Danny and Hank are surprised when Artie Shaw hires competent manager Ellen away from their college band. The two trumpet players scheme to get into Shaw's outfit themselves, each trying to trump the other's plays. Written by
Diana Hamilton <email@example.com>
In this 1941 Paramount film Fred Astaire has a new dancing partner in Paulette Goddard. They actually dance a number together. The ads read, "Fred's Best Yet! 'Cause He's Got Paulette!" Mostly Astaire dances solo in this story about two musicians, Astaire and Burgess Meredith, who try vainly to get jobs in Artie Shaw's band. With the help of Paulette, they get hired. This is a trendy "swing" musical with Shaw's band and Astaire's dancing taking the spotlight.
The Astaire-Goddard production number was called, "I Ain't Hep to That Step but I'll Dig It." Astaire had to teach Goddard to dance. He worked "like a dog" from the beginning saying, "She's a lovely girl, with a breathtaking figure, who couldn't dance and somehow resisted every attempt to break down her handicap."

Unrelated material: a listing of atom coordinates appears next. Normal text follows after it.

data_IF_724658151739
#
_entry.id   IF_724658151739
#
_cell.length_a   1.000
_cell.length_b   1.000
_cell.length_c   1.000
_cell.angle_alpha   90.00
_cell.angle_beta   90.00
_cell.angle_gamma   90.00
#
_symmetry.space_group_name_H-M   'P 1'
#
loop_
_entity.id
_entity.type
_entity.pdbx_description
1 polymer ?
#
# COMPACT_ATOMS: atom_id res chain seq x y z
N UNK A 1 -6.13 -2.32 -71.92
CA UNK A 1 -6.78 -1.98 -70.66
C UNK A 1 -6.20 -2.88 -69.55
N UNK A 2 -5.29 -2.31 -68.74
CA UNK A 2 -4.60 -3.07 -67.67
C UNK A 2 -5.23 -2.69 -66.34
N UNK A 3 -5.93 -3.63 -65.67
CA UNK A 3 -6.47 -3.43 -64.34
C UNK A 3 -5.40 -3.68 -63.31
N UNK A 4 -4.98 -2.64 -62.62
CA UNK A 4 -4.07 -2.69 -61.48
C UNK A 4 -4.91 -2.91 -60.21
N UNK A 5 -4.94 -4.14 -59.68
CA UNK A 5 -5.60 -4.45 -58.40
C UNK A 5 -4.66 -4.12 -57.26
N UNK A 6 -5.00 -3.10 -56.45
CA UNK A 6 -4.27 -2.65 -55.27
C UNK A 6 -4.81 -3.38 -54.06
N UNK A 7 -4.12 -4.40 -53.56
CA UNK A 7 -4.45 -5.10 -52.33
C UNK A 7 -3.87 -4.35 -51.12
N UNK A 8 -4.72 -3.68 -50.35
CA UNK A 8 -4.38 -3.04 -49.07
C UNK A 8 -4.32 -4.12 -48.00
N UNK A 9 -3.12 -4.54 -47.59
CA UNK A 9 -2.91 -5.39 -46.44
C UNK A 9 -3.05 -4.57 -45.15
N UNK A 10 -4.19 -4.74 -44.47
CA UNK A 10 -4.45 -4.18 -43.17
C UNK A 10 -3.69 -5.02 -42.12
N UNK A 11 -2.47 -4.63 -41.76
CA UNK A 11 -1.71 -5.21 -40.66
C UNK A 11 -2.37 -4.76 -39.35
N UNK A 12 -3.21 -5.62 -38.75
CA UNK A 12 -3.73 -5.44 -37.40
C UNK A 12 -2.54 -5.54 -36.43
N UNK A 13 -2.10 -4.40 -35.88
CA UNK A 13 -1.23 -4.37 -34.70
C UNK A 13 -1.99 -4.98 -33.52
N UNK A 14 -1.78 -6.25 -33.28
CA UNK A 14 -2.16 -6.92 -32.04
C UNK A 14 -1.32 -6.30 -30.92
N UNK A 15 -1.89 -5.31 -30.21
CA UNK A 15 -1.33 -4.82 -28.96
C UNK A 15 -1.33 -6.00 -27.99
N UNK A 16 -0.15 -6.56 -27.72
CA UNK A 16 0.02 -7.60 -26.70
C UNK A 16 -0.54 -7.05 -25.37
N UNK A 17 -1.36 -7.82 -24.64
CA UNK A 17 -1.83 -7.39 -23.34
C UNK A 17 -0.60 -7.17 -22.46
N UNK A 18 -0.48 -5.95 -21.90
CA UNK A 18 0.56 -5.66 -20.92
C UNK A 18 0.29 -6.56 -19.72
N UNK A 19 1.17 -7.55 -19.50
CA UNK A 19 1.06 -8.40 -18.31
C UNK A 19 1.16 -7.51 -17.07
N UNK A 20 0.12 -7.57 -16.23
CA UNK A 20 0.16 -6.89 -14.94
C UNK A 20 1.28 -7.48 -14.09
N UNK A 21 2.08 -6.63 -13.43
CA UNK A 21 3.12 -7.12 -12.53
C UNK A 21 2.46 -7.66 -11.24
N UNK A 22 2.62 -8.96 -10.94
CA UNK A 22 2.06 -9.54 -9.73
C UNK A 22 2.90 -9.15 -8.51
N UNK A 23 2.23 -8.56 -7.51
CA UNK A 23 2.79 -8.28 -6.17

They filmed it just once. Just one take. Goddard said she could never go through it again. Unusual, also, for Astaire to do only one take to any number he was in. He was always a task master at perfecting his dances. The number, viewed today, is not only totally professional; it's good.
Interesting note that Goddard's other male lead was Burgess Meredith, whom she went on to marry years later as she was still married at the time to Charlie Chaplin.
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